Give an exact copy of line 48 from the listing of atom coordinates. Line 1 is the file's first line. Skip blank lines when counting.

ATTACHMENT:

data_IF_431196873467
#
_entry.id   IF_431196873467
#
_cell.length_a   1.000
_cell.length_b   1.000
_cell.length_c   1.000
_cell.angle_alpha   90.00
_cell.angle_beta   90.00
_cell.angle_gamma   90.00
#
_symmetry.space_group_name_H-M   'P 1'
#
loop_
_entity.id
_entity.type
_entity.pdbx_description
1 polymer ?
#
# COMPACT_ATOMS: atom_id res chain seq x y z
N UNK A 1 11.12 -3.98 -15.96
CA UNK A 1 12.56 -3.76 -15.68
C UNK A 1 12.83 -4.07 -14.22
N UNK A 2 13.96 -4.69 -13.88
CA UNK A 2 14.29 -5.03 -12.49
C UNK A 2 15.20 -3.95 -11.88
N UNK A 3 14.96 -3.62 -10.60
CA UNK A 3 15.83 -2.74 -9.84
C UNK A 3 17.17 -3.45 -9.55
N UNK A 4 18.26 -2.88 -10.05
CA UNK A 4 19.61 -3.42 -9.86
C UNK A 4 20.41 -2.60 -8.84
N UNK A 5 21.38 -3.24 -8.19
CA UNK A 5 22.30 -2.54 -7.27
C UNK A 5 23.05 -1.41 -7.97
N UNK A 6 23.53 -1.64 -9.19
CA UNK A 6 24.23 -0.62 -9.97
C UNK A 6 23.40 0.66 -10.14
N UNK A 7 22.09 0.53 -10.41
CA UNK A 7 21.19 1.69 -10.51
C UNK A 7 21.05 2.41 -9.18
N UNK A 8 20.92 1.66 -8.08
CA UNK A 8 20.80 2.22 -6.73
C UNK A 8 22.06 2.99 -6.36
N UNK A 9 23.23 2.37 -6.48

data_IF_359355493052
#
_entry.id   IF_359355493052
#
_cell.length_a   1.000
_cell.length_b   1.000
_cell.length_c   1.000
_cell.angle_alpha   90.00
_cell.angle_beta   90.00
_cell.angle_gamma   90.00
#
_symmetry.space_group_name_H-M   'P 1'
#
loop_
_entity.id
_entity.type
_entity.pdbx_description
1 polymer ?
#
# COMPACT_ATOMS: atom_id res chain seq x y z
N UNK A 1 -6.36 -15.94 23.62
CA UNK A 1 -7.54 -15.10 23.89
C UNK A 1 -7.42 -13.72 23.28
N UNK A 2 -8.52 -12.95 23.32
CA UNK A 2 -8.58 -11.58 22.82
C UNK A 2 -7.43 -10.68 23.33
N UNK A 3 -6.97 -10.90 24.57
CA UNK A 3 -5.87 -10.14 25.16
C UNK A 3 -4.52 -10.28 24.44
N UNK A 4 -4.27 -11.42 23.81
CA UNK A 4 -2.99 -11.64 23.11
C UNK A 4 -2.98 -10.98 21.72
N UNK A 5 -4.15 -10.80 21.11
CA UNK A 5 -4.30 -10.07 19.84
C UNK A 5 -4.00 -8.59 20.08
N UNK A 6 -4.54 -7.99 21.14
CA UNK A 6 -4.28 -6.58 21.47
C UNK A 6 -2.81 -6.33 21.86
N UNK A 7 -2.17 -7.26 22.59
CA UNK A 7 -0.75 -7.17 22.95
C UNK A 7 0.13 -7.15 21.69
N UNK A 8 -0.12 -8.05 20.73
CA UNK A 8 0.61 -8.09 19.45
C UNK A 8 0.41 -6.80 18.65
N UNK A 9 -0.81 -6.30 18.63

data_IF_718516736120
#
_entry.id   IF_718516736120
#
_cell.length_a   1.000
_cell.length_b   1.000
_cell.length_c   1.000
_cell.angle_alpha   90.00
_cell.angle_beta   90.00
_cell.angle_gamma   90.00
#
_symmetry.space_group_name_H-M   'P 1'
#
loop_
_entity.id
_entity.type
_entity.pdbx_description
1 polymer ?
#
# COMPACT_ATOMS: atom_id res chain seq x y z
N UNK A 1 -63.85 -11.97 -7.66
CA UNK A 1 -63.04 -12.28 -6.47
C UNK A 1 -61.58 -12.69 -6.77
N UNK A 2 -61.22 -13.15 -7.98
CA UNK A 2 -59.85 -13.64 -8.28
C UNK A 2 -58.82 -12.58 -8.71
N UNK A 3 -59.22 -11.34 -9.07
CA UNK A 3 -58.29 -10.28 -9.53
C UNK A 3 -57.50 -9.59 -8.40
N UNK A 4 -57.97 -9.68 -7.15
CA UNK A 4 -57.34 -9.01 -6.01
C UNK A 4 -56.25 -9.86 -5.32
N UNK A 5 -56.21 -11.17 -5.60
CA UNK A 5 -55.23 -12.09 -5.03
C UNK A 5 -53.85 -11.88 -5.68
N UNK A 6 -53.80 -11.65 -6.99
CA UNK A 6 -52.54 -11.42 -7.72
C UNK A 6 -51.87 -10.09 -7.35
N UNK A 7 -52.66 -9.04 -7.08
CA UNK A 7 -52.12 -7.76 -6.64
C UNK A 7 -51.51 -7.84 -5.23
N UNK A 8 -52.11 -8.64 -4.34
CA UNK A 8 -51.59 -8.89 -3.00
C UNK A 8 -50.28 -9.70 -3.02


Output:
_entry.id   IF_359355493052